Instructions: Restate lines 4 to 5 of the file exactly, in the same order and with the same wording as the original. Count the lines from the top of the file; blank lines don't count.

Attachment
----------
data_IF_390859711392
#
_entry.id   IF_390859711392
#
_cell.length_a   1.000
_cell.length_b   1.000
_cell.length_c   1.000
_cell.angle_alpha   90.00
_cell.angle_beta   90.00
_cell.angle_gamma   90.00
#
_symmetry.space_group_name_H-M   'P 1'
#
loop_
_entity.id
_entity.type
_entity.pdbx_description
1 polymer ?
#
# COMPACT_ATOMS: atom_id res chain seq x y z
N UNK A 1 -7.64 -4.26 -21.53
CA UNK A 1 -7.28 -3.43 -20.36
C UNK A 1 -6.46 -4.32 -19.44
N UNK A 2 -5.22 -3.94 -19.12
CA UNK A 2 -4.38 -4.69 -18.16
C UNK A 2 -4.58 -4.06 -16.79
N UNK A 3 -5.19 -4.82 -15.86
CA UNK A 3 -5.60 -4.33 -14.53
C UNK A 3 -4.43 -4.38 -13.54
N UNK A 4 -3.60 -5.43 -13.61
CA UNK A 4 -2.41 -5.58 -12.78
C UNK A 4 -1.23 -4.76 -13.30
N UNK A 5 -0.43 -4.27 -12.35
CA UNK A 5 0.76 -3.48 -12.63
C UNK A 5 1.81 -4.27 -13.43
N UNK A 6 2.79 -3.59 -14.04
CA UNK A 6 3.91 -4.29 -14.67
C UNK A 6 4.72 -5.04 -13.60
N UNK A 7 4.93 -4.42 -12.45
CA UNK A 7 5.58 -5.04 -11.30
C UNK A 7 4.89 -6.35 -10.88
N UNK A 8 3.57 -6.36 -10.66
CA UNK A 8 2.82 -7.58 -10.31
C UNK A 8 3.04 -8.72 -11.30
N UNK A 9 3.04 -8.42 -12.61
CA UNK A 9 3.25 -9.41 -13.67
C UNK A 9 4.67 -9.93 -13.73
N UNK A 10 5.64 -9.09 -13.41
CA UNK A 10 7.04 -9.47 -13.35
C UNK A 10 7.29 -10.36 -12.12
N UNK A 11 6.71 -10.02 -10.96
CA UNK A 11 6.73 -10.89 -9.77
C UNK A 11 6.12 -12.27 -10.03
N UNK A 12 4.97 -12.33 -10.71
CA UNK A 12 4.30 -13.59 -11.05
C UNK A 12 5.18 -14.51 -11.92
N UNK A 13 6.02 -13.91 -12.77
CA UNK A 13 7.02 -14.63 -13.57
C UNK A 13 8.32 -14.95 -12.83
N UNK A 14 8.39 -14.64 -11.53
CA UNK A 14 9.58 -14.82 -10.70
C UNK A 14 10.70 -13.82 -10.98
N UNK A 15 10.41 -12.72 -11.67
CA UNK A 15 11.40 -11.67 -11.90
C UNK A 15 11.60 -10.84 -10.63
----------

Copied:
#
_cell.length_a   1.000